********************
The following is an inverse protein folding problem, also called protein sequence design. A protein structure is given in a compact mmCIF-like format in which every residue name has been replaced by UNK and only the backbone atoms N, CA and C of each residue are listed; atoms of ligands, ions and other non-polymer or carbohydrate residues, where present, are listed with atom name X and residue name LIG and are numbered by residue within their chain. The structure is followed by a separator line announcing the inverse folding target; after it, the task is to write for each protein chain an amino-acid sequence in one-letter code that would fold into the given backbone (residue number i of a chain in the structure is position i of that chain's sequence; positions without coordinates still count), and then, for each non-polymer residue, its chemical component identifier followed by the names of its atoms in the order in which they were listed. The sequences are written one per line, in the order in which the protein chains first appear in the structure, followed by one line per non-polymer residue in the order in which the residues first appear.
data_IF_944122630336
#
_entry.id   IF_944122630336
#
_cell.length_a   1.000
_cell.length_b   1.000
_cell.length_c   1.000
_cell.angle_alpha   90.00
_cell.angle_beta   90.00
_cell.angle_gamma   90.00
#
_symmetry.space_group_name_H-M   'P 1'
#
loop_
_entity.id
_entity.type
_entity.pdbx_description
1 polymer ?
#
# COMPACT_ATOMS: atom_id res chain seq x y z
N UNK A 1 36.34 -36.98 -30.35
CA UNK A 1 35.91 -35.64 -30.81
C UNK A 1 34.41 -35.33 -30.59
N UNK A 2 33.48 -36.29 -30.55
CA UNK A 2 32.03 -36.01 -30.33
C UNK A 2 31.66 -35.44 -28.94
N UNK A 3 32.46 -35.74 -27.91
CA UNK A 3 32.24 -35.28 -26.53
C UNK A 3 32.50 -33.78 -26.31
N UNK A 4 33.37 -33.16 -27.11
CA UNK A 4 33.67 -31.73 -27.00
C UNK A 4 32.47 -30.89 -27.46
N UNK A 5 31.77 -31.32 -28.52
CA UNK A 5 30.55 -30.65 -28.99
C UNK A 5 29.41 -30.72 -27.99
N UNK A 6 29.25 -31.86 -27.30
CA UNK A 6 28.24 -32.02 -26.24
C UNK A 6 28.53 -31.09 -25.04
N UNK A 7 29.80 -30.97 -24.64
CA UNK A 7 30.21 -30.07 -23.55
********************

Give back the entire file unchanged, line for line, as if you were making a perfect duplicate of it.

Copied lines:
The following is an inverse protein folding problem, also called protein sequence design. A protein structure is given in a compact mmCIF-like format in which every residue name has been replaced by UNK and only the backbone atoms N, CA and C of each residue are listed; atoms of ligands, ions and other non-polymer or carbohydrate residues, where present, are listed with atom name X and residue name LIG and are numbered by residue within their chain. The structure is followed by a separator line announcing the inverse folding target; after it, the task is to write for each protein chain an amino-acid sequence in one-letter code that would fold into the given backbone (residue number i of a chain in the structure is position i of that chain's sequence; positions without coordinates still count), and then, for each non-polymer residue, its chemical component identifier followed by the names of its atoms in the order in which they were listed. The sequences are written one per line, in the order in which the protein chains first appear in the structure, followed by one line per non-polymer residue in the order in which the residues first appear.
data_IF_944122630336
#
_entry.id   IF_944122630336
#
_cell.length_a   1.000
_cell.length_b   1.000
_cell.length_c   1.000
_cell.angle_alpha   90.00
_cell.angle_beta   90.00
_cell.angle_gamma   90.00
#
_symmetry.space_group_name_H-M   'P 1'
#
loop_
_entity.id
_entity.type
_entity.pdbx_description
1 polymer ?
#
# COMPACT_ATOMS: atom_id res chain seq x y z
N UNK A 1 36.34 -36.98 -30.35
CA UNK A 1 35.91 -35.64 -30.81
C UNK A 1 34.41 -35.33 -30.59
N UNK A 2 33.48 -36.29 -30.55
CA UNK A 2 32.03 -36.01 -30.33
C UNK A 2 31.66 -35.44 -28.94
N UNK A 3 32.46 -35.74 -27.91
CA UNK A 3 32.24 -35.28 -26.53
C UNK A 3 32.50 -33.78 -26.31
N UNK A 4 33.37 -33.16 -27.11
CA UNK A 4 33.67 -31.73 -27.00
C UNK A 4 32.47 -30.89 -27.46
N UNK A 5 31.77 -31.32 -28.52
CA UNK A 5 30.55 -30.65 -28.99
C UNK A 5 29.41 -30.72 -27.99
N UNK A 6 29.25 -31.86 -27.30
CA UNK A 6 28.24 -32.02 -26.24
C UNK A 6 28.53 -31.09 -25.04
N UNK A 7 29.80 -30.97 -24.64
CA UNK A 7 30.21 -30.07 -23.55